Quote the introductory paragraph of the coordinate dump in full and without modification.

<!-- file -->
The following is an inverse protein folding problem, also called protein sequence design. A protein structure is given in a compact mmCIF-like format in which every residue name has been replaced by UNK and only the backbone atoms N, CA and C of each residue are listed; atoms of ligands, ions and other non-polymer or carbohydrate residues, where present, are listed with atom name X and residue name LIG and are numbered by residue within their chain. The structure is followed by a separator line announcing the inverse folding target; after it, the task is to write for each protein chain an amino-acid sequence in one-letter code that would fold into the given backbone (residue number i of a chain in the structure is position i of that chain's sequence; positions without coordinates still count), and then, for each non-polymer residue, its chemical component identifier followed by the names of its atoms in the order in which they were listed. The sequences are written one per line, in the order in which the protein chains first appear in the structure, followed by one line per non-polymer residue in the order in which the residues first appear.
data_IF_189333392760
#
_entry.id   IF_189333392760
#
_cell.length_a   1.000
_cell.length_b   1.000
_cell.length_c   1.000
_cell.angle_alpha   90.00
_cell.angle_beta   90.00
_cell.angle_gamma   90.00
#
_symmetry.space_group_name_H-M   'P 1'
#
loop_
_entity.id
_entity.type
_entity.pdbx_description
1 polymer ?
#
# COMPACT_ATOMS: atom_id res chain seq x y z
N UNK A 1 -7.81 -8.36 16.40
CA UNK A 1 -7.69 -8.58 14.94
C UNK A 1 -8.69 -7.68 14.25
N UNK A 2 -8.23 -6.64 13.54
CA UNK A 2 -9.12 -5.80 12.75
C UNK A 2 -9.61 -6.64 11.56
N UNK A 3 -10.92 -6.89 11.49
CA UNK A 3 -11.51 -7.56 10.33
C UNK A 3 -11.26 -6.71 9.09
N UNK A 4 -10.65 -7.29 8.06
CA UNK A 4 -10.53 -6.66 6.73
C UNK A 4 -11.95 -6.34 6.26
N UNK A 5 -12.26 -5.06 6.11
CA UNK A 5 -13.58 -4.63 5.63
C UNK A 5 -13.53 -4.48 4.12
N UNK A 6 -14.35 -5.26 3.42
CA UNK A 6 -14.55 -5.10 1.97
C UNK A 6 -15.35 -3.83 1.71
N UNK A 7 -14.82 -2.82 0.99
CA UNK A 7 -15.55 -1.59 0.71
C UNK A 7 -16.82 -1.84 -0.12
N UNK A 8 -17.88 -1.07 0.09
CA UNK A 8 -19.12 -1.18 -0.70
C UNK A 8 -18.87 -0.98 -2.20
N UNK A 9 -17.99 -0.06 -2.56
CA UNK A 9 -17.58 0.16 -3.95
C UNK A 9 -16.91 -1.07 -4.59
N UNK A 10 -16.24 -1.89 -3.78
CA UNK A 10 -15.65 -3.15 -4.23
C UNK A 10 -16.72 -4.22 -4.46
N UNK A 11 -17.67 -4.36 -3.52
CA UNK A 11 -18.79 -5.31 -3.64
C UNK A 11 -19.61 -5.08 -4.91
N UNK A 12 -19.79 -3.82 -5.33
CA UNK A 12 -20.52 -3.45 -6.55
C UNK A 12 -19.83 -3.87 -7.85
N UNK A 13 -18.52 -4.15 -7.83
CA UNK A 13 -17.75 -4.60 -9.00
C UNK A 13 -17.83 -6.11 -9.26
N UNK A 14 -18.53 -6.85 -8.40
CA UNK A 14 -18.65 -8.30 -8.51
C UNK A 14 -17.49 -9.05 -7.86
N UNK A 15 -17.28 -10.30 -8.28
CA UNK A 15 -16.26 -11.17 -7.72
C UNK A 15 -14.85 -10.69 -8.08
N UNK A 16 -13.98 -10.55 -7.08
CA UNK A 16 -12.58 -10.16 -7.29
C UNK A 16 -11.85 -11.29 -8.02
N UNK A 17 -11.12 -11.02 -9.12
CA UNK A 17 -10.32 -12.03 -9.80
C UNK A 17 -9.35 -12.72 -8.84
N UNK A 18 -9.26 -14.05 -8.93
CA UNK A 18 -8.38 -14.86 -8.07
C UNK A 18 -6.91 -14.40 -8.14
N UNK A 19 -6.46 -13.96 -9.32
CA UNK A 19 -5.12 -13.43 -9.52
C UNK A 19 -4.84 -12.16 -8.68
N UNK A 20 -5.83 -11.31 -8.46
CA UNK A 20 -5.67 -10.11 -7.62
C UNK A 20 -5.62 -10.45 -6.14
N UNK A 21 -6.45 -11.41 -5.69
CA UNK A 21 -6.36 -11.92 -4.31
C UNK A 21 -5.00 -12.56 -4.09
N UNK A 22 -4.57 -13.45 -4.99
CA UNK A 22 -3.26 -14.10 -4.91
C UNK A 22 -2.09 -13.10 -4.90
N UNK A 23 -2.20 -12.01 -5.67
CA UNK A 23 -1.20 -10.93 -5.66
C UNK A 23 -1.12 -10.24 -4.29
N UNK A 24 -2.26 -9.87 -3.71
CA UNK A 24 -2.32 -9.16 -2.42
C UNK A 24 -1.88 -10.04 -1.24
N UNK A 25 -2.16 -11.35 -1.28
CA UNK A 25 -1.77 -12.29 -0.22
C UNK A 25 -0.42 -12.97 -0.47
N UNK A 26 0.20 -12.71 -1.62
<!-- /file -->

The following is an inverse protein folding problem, also called protein sequence design. A protein structure is given in a compact mmCIF-like format in which every residue name has been replaced by UNK and only the backbone atoms N, CA and C of each residue are listed; atoms of ligands, ions and other non-polymer or carbohydrate residues, where present, are listed with atom name X and residue name LIG and are numbered by residue within their chain. The structure is followed by a separator line announcing the inverse folding target; after it, the task is to write for each protein chain an amino-acid sequence in one-letter code that would fold into the given backbone (residue number i of a chain in the structure is position i of that chain's sequence; positions without coordinates still count), and then, for each non-polymer residue, its chemical component identifier followed by the names of its atoms in the order in which they were listed. The sequences are written one per line, in the order in which the protein chains first appear in the structure, followed by one line per non-polymer residue in the order in which the residues first appear.